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ICN2: What next?
As the historic conference draws to a close, now the real work must begin...
Rome, 21 November 2014
During the past few days, at the Second International Conference on Nutrition (ICN2) in Rome, social movements representing small-scale fishermen and farmers through to the urban poor, women and young people, with civil society organisations, have united with one common vision: to ensure governments step up urgent action for a world free from malnutrition.
Action Against Hunger, as part of this movement, now urges politicians to ensure these historic negotiations lead to concrete action and real change. Governments and international institutions must be held accountable for their obligations and commitments. There must be an effective follow-up process, a clear timeline to reach objectives, and tangible ways to measure and monitor progress.
The first ICN vanished without a trace 22 years later; strong accountability is vital to ensure history doesn’t repeat itself.
It is unacceptable that in a world of plenty, over 800 million people will go to bed hungry tonight. Respect for basic human rights – including access to adequate food and nutrition – and the rights of women in particular are crucial to winning the fight against malnutrition in all its forms and Member States must ensure these rights are protected in national and international policies.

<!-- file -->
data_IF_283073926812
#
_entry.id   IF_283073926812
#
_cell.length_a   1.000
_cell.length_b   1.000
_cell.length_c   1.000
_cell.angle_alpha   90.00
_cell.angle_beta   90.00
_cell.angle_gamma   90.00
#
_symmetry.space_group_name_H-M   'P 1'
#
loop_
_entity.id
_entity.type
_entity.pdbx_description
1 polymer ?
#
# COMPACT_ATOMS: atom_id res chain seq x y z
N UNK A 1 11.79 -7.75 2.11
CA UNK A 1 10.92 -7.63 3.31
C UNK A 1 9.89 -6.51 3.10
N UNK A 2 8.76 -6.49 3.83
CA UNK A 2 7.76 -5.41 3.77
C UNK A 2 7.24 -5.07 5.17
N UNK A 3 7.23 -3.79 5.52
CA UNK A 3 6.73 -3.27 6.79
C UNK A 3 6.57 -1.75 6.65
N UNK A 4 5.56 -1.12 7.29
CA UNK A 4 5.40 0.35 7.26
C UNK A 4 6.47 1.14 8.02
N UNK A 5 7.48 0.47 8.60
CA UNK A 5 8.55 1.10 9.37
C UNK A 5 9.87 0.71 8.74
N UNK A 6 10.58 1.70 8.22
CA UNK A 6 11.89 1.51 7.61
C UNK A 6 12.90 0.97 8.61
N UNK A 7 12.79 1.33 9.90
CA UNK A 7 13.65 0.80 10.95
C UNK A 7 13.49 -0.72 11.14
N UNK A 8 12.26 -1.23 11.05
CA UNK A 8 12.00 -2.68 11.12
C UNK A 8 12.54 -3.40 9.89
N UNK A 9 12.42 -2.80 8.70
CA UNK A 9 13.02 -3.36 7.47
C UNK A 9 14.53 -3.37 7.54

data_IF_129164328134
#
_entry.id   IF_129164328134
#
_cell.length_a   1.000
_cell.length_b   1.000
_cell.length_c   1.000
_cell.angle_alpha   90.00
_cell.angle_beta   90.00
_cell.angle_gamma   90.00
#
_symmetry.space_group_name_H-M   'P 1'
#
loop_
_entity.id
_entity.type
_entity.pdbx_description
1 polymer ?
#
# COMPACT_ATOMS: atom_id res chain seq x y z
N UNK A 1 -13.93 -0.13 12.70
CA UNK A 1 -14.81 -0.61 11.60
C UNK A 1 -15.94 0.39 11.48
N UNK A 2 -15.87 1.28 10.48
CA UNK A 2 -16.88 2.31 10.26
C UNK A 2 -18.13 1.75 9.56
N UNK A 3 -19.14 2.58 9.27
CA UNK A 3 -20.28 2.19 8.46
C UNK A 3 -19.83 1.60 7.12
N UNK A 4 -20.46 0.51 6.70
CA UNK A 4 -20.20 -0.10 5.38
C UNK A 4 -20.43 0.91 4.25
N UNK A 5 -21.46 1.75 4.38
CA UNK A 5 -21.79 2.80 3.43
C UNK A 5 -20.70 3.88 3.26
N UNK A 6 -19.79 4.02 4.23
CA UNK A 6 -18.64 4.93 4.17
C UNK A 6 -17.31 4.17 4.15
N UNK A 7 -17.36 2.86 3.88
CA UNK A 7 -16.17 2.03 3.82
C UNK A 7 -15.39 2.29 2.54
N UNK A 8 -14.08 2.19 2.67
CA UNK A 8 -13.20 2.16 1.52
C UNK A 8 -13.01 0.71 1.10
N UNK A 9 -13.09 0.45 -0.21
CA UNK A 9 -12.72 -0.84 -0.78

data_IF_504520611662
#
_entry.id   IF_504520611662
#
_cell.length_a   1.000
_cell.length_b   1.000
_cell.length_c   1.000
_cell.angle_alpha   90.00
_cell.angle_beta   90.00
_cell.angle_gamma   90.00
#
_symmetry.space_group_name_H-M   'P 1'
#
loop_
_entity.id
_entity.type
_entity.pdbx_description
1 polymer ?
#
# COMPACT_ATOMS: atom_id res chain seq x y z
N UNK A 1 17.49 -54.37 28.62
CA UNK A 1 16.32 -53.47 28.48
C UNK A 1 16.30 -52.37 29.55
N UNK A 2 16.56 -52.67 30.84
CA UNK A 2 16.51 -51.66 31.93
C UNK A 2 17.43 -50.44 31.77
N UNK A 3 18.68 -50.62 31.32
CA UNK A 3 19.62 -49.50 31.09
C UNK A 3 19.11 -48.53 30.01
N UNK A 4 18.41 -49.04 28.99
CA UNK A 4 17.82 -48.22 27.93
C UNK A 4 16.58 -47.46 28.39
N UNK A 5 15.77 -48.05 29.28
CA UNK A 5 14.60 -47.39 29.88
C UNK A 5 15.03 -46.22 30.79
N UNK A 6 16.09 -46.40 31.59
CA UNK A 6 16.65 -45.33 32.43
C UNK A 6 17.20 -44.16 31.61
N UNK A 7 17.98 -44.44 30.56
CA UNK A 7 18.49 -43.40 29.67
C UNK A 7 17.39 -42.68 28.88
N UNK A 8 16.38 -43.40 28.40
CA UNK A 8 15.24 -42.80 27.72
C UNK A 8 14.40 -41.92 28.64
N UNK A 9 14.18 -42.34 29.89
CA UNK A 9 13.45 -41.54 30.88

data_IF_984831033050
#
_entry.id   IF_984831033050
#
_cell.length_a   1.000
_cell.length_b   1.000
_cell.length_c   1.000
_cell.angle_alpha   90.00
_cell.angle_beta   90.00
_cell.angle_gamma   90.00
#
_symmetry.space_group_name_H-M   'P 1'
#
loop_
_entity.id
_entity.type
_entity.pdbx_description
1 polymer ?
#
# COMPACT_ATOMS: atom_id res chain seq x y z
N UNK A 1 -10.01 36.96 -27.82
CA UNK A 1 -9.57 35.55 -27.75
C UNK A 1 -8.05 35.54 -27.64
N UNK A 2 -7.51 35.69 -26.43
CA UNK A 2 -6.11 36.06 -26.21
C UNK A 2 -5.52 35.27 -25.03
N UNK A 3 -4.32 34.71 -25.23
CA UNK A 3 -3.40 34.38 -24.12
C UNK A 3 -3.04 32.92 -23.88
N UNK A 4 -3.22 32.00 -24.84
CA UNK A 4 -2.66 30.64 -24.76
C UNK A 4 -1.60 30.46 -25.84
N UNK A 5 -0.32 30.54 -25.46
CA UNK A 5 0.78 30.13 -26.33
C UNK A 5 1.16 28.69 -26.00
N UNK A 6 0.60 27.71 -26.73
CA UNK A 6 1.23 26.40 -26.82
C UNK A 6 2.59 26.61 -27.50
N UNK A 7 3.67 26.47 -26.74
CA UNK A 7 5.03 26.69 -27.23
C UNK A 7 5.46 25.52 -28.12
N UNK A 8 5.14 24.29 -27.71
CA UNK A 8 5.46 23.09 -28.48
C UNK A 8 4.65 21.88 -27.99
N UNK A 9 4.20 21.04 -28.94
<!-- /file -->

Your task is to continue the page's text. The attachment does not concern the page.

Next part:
Today, around 52 million children under five are suffering from acute malnutrition. Too often, acute malnutrition has not featured in important international meetings about how to tackle undernutrition. ICN2 has changed that.
Now it’s time to move from talk to action. This conference marks the beginning of a new journey. Civil society has declared the start of a worldwide People’s Decade of Action on Nutrition where life-saving changes are debated, agreed and implemented. We must work to have governments agree a 10-year programme to meet the 2015 Global Nutrition Targets and set of Post-2015 Sustainable Development Goals that sees the world end undernutrition.
The promises made this week in the outcome documents of ICN2 are voluntary in nature – we must ensure that they translate into actions.
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